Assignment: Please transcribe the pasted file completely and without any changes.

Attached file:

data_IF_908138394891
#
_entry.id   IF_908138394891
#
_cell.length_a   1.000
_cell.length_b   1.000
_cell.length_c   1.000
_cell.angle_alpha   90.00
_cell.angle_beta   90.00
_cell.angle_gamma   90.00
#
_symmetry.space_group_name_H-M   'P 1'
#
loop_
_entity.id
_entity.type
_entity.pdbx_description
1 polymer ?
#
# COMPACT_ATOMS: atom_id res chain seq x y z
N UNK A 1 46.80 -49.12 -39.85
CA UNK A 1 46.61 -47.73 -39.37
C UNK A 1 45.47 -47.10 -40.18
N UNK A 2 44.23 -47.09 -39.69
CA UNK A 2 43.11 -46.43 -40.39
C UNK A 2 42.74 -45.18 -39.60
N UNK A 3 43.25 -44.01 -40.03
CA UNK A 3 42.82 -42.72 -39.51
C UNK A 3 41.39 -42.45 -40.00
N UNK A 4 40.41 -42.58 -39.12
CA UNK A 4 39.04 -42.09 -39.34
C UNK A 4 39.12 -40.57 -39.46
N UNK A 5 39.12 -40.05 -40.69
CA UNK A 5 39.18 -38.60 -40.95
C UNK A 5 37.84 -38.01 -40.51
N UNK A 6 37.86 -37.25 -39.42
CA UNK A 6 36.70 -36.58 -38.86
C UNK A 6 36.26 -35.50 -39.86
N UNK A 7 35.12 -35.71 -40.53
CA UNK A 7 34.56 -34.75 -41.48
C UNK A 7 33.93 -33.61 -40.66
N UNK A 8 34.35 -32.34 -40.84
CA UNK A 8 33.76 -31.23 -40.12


data_IF_908138394891
#
_entry.id   IF_908138394891
#
_cell.length_a   1.000
_cell.length_b   1.000
_cell.length_c   1.000
_cell.angle_alpha   90.00
_cell.angle_beta   90.00
_cell.angle_gamma   90.00
#
_symmetry.space_group_name_H-M   'P 1'
#
loop_
_entity.id
_entity.type
_entity.pdbx_description
1 polymer ?
#
# COMPACT_ATOMS: atom_id res chain seq x y z
N UNK A 1 46.80 -49.12 -39.85
CA UNK A 1 46.61 -47.73 -39.37
C UNK A 1 45.47 -47.10 -40.18
N UNK A 2 44.23 -47.09 -39.69
CA UNK A 2 43.11 -46.43 -40.39
C UNK A 2 42.74 -45.18 -39.60
N UNK A 3 43.25 -44.01 -40.03
CA UNK A 3 42.82 -42.72 -39.51
C UNK A 3 41.39 -42.45 -40.00
N UNK A 4 40.41 -42.58 -39.12
CA UNK A 4 39.04 -42.09 -39.34
C UNK A 4 39.12 -40.57 -39.46
N UNK A 5 39.12 -40.05 -40.69
CA UNK A 5 39.18 -38.60 -40.95
C UNK A 5 37.84 -38.01 -40.51
N UNK A 6 37.86 -37.25 -39.42
CA UNK A 6 36.70 -36.58 -38.86
C UNK A 6 36.26 -35.50 -39.86
N UNK A 7 35.12 -35.71 -40.53
CA UNK A 7 34.56 -34.75 -41.48
C UNK A 7 33.93 -33.61 -40.66
N UNK A 8 34.35 -32.34 -40.84
CA UNK A 8 33.76 -31.23 -40.12